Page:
2007 Calvin Awards: Best Actor
February 16, 2007
Our Best Actor category produced an unusual result this year. Two different movies have two actors who received enough votes to place in our top ten. Overall, the category is well-represented a variety of both popular and up-and-coming performers. It's a fairly youthful group, too, with the oldest of them being 46 years of age.
Our top spot goes to Leonardo DiCaprio for his portrayal of the deep, deep undercover cop Billy Costigan in The Departed. DiCaprio was a double-whammy threat this year for lead performances in both The Departed and The Blood Diamond. Whereas the Academy chose to nominate him for his role as a South African diamond smuggler, the BOP staff felt that his nuanced work in The Departed was far more worthy of recognition. His character's struggles to keep his secret even as multiple forces are working against him allowed DiCaprio to show his range in a way that previously shone strongly through in The Aviator. It was enough to win him the category by nine votes.
Next up is Forest Whitaker, who gives an absolutely unforgettable performance as Idi Amin in The Last King of Scotland. A follower of the method acting school, Whitaker immersed himself in the role as he prepared to portray the notorious dictator. He did a prodigious amount of research into the life of Amin, and even went so far as to have personal conversations with the man's friends and family. The result was that Whitaker was able to present a character who was ridiculously charismatic to the point that it's perfectly understandable that people would adore him in the beginning. He was able to effortlessly slip from manic and infuriated to placating and smiling in a moment's time. It's a tribute to him that in a story that should have been quite difficult to watch, it was impossible to tear one's eyes from the screen.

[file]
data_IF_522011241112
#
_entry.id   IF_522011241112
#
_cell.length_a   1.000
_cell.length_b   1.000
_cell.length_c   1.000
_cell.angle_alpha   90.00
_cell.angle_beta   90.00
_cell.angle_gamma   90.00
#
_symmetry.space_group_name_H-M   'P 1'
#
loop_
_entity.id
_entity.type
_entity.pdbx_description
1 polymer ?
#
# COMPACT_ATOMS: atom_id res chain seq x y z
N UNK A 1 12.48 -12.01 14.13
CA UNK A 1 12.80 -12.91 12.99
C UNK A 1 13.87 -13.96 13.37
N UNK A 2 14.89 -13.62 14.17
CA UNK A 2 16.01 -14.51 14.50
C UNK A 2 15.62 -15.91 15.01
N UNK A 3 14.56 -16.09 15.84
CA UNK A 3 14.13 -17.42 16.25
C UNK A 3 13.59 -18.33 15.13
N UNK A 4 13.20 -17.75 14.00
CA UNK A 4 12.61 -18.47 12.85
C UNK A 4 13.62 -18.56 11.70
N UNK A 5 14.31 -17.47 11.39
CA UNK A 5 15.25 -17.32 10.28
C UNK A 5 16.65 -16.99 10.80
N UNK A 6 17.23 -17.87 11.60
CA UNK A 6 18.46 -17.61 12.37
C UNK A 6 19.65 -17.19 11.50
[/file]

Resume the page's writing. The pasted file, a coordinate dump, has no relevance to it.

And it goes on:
Clive Owen finishes in third place for his superb performance as Theo Faron, a worker in a simple cube farm whose 'talents' become critical for the future of the entire planet. We see all of the action through his character's eyes, and it is this interpretation that shows us the mistakes the British government is making as well as the horror of the beliefs of certain splinter groups. Throughout the film, it's as easy to imagine him coming up with a clever, covert solution to a problem as it is to see him picking up a weapon and fighting his way through. If he wasn't going to be chosen to play James Bond, we're thrilled to see him in amazing films like this one.
Fourth place belongs to Aaron Eckhart, whose smarmy Nick Naylor is note-perfect. Eckhart's character is the lead spokesman for Big Tobacco, and he is able to present a man whose personal ethics have little to do with the job he is paid for. We see the movie unfold as Naylor's relationship with his son becomes challenging in the light of how he makes his living. Eckhart is charismatic and glib even as we can see how the North American public would find Naylor to be an appalling human being.